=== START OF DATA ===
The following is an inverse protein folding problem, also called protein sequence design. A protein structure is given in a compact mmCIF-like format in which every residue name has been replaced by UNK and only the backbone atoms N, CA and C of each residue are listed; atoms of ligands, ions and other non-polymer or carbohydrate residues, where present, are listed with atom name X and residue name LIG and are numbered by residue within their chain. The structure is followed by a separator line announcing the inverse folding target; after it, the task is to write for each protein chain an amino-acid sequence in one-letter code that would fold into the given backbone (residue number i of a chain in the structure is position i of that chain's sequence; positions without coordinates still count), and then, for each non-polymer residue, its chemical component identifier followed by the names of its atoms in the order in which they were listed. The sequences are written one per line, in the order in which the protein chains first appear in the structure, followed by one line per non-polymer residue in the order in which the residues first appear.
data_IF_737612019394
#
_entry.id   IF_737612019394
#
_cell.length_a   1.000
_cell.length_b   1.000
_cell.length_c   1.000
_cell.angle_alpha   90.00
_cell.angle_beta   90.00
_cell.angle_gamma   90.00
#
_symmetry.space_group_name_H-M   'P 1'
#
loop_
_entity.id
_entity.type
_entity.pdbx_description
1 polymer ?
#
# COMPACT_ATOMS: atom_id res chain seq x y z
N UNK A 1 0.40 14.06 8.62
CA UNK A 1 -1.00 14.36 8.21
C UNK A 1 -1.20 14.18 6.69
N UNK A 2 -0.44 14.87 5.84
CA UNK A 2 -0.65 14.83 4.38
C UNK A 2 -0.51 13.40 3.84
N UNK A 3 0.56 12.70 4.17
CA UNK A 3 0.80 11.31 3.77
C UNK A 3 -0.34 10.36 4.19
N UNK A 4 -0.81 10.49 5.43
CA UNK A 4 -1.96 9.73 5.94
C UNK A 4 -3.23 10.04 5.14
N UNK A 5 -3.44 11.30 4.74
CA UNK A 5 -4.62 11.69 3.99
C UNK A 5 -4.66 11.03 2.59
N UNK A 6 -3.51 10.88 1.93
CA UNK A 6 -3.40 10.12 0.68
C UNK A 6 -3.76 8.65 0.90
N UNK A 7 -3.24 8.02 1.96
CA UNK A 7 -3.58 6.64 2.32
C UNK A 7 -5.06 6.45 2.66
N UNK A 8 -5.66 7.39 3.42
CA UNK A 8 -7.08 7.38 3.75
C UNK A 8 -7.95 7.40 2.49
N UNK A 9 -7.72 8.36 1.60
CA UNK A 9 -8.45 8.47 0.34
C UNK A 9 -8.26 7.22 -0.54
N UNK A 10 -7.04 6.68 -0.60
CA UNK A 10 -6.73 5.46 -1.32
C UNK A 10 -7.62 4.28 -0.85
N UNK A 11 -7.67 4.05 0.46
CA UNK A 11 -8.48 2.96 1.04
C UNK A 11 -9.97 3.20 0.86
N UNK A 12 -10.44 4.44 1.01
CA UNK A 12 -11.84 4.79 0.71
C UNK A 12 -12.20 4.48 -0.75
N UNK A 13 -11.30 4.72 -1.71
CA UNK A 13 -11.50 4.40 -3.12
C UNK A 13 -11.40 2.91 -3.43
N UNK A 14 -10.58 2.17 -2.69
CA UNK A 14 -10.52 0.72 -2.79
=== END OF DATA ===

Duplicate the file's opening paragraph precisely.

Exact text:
The following is an inverse protein folding problem, also called protein sequence design. A protein structure is given in a compact mmCIF-like format in which every residue name has been replaced by UNK and only the backbone atoms N, CA and C of each residue are listed; atoms of ligands, ions and other non-polymer or carbohydrate residues, where present, are listed with atom name X and residue name LIG and are numbered by residue within their chain. The structure is followed by a separator line announcing the inverse folding target; after it, the task is to write for each protein chain an amino-acid sequence in one-letter code that would fold into the given backbone (residue number i of a chain in the structure is position i of that chain's sequence; positions without coordinates still count), and then, for each non-polymer residue, its chemical component identifier followed by the names of its atoms in the order in which they were listed. The sequences are written one per line, in the order in which the protein chains first appear in the structure, followed by one line per non-polymer residue in the order in which the residues first appear.